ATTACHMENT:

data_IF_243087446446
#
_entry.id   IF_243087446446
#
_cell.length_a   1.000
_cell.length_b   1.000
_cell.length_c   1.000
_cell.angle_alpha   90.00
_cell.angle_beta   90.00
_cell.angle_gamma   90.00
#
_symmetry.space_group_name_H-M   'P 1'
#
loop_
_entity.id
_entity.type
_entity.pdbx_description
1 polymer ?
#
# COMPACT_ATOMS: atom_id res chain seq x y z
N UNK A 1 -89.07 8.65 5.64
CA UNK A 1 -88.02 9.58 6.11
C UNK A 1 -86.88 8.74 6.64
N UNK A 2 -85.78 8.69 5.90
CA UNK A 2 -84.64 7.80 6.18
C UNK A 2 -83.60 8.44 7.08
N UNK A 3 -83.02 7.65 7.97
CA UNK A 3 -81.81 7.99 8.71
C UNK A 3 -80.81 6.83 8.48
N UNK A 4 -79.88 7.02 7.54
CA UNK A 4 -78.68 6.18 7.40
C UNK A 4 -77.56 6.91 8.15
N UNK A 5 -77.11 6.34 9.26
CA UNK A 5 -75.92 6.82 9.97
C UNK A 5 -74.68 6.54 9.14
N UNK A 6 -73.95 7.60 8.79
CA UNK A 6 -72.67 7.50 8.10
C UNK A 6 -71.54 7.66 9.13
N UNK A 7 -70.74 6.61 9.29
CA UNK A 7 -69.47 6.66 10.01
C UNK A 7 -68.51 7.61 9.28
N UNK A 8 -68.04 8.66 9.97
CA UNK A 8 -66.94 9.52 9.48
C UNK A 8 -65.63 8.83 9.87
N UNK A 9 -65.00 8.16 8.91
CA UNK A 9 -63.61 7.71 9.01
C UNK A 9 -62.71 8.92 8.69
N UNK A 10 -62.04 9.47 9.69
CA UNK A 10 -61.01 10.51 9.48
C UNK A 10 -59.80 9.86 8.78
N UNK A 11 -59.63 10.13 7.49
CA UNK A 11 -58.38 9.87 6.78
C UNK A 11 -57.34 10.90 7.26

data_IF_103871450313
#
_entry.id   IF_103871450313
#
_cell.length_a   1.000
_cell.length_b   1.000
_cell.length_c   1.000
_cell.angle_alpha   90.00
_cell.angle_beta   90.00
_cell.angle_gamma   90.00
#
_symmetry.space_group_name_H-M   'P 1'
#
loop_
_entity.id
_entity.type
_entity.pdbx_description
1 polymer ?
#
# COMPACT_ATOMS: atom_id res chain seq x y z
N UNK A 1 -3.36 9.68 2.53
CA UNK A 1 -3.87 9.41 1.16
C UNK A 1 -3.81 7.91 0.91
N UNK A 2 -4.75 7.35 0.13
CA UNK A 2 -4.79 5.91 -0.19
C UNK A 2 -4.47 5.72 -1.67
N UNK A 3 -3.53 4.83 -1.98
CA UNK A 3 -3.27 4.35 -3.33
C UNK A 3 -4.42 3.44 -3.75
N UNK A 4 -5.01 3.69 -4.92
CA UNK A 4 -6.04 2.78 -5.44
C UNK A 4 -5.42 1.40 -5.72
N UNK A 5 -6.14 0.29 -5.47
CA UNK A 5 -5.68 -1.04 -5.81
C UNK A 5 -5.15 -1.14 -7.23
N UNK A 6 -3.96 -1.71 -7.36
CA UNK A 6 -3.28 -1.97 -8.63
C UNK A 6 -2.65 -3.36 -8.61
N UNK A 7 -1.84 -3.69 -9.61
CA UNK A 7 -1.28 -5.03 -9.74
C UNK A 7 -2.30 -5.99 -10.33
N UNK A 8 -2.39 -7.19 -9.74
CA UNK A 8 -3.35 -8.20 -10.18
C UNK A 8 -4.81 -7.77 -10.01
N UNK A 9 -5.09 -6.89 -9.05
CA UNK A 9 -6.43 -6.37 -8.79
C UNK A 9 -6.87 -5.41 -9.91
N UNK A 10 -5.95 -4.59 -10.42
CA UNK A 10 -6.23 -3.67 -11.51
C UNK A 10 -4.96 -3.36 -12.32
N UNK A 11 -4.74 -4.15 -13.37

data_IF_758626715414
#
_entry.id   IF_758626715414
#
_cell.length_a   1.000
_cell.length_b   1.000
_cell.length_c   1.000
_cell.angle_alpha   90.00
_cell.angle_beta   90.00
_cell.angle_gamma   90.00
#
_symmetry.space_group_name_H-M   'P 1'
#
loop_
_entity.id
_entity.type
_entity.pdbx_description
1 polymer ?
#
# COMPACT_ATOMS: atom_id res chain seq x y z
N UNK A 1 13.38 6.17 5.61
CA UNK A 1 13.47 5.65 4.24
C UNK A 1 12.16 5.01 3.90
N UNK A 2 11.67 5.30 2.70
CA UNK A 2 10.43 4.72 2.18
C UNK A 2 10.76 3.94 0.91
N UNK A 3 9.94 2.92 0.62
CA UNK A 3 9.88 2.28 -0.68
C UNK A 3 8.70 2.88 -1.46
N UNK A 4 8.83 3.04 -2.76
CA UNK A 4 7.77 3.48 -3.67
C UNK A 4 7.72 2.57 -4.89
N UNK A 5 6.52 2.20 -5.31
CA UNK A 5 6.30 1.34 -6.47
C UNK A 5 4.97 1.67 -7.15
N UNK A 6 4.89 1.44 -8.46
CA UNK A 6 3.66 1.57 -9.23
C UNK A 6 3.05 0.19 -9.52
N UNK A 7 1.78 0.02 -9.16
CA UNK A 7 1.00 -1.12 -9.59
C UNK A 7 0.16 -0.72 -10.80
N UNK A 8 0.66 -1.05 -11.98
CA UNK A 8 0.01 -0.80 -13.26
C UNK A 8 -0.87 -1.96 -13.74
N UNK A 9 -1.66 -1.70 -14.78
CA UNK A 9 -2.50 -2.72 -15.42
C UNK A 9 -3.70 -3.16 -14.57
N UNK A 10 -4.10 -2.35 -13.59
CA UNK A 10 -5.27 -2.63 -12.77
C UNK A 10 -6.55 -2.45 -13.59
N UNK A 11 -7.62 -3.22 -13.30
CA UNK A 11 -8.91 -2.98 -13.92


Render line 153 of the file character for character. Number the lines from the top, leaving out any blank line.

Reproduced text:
CA UNK A 10 -5.27 -2.63 -12.77